Moccagatta

Lyle and I share a love for this vineyard, which sits at one of the highest points in Barbaresco, in the eastern section of the appellation. To the south it borders Rabajà and shares some of its savory, earthy power. It renders a very distinctive expression of Nebbiolo, thanks to its unique exposure.

Even, balanced tannin, chewy and juicy wine, earthy and rich in mouthfeel. One of my favs of the tasting, black and red berry fruit and mud.

Rabajà

The Rabajà vineyard has been the subject of much debate over the last few years because some of the rows have been reclassified as Asili, which lies to its western border. Historically, I’ve always found this vineyard to be slightly more powerful and with more tannic structure than Asili. The name Rabajà is believed to be a dialectal inflection of the surname Rabagliato (but its etymology is uncertain).

Bright, lip-smacking acidity, and gorgeous fruit despite the Herculean tannin in this wine, savory on the nose and in the mouth. Stunning wine.

Ovello

Ask Cory and he’ll tell you that Ovello is his favorite. It lies in the northern section of the appellation, on the west side, not far from the Tanaro. My personal experience with this vineyard is that it renders more balanced tannin and extremely delicious earthiness. The winery’s classic Barbaresco (which, for the record, is generally my favorite bottling for any given vintage), is sourced primarily from Ovello.

Very fresh, especially compared to the other crus, with judicious tannin, and great minerality and savory flavors. Drinking beautifully right now.

Montefico

Montefico is another vineyard, like Pora, that has played a historic role in the evolution of Produttori del Barbaresco and was once owned in part by the winery’s founder Domizio Cavazza. Like Montestefano, it renders one of them most powerful expressions of Nebbiolo bottled by the cooperative. In the series, ordered by weight and body, Aldo positioned it second-to-last for our tasting.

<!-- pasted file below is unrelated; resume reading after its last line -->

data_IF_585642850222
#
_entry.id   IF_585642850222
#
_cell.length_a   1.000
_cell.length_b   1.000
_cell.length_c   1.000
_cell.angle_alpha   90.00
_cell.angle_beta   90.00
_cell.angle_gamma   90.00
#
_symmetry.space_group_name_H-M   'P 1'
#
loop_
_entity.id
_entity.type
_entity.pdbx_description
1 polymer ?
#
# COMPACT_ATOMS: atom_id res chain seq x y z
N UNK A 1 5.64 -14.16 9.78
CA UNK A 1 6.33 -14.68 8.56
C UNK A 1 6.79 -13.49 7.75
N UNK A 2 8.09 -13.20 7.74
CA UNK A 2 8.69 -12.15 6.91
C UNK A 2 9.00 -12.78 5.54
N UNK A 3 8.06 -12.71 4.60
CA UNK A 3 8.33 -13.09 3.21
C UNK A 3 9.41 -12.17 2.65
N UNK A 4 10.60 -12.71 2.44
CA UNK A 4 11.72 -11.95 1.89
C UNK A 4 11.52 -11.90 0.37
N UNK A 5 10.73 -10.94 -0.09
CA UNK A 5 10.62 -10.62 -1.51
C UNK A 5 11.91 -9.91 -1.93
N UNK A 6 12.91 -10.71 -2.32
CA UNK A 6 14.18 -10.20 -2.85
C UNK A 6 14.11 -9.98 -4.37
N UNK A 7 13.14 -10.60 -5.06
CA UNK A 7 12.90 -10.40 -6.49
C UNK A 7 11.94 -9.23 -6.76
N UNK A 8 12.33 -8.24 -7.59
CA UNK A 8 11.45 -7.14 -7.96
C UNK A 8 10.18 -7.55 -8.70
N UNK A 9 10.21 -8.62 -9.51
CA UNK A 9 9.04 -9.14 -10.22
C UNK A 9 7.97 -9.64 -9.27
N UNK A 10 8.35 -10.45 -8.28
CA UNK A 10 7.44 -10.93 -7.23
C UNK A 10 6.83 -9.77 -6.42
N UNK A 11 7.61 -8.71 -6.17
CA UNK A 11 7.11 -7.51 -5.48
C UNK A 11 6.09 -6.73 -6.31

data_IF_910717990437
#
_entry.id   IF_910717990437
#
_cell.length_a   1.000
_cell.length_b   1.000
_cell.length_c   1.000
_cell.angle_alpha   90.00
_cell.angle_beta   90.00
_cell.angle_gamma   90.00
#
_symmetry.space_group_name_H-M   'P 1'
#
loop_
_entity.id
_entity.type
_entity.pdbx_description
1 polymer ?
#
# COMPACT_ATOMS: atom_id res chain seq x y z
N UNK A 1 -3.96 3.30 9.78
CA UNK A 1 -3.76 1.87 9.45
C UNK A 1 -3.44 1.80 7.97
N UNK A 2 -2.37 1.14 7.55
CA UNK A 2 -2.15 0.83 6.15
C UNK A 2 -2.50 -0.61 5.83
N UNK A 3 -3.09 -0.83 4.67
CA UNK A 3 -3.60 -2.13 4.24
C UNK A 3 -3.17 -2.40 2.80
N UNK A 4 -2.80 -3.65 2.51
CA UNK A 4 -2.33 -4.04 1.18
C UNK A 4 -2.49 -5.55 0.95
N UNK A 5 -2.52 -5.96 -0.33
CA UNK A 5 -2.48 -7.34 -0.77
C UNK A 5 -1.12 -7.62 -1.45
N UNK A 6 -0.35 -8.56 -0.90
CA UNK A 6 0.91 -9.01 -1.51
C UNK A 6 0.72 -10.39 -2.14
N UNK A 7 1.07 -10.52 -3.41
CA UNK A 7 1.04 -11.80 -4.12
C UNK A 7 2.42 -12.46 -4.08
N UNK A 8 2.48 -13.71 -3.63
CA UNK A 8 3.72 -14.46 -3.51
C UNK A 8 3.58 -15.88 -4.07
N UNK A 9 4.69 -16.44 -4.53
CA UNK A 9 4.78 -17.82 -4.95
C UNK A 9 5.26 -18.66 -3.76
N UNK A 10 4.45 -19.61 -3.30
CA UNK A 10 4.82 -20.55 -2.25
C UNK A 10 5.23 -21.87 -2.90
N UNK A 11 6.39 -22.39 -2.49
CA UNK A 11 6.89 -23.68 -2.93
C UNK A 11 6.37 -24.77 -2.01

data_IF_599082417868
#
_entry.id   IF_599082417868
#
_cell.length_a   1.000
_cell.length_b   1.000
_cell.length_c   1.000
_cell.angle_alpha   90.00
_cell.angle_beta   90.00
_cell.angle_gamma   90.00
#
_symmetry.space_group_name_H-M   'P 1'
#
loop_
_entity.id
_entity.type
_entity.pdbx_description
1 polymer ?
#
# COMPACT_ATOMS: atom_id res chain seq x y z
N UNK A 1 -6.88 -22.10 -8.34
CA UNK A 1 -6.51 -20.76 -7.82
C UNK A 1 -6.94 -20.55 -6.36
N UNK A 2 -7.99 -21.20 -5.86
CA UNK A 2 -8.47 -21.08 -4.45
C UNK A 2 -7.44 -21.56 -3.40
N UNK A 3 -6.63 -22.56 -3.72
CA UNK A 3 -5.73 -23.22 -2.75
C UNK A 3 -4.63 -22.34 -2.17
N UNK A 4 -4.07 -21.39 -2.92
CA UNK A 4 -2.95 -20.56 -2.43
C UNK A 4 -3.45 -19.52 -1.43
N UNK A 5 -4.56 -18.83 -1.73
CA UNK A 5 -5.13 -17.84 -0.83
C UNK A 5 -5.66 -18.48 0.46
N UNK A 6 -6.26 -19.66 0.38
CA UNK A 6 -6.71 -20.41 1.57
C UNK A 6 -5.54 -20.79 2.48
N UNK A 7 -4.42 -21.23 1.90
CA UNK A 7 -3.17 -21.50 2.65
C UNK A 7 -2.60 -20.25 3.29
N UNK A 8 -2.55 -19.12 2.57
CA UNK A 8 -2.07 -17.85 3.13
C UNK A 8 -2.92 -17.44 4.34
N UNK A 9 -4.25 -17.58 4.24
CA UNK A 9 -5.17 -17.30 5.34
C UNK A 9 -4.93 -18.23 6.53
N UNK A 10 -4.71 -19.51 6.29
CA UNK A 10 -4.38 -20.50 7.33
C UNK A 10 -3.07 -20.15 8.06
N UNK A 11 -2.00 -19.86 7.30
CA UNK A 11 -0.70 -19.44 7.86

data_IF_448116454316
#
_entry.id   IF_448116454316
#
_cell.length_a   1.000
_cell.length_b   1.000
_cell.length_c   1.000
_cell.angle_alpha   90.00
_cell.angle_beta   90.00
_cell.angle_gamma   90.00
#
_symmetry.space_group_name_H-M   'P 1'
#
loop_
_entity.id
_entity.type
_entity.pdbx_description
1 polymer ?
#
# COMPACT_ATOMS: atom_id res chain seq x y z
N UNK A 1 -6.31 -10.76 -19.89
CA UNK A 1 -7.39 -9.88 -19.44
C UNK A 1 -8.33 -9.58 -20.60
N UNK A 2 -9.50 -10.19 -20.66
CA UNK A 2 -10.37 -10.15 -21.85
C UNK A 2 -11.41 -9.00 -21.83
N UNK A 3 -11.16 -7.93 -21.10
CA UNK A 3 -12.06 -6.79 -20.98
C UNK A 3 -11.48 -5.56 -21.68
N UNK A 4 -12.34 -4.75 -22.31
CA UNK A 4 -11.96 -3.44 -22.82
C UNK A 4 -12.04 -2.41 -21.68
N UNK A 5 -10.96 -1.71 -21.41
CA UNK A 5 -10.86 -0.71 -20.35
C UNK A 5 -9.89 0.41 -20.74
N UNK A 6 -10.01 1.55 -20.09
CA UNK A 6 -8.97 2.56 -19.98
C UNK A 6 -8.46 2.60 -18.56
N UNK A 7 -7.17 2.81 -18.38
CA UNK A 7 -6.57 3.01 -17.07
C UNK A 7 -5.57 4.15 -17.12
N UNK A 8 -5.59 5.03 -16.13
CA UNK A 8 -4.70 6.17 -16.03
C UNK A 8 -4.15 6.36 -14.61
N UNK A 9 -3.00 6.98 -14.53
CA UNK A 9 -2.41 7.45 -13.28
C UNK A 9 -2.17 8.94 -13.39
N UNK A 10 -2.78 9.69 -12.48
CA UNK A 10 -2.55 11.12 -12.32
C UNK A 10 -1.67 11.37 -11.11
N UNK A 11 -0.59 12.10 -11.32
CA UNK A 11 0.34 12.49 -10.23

The tannin still prevails in this wine, definitely needs time for the fruit to emerge. The slightly warmer vintage may penalize this otherwise truly great wine in the very long term but it’s sure to get better with every passing year. I can’t wait to revisit it in another 5 years.

Montestefano

Located in the northeastern section of the appellation, Montestefano is the vineyard often described as the most “Baroloesque” of the Barbaresco crus. I take issue with such observations: while we were brought up to believe that Barolo is the more “important” of the two appellations, I find that ultimately Barbaresco is the appellation that inspires, intrigues, and bewitches more. It’s not a younger sibling to Barolo: if anything, it’s a cousin, related by blood, but raised by different parents. Together with Asili, Rabajà, and Pora, Montestefano is one of my favorites. It certainly produces one of the most long-lived expressions of the appellation and it is here that earthy, savory notes and black fruit combine in a sublime marriage. To me, tasting wine from this vineyard is like negotiating the tension created somewhere between grammatical and metrical rhythm in verse by Virgil or Petrarch. For the record, Beppe Colla bottled fruit from this vineyard as a single-vineyard wine in 1961, making it perhaps the first cru-designated wine in Barbaresco (although many point to the 1967 vintage as the birth of the cru system in Barbaresco).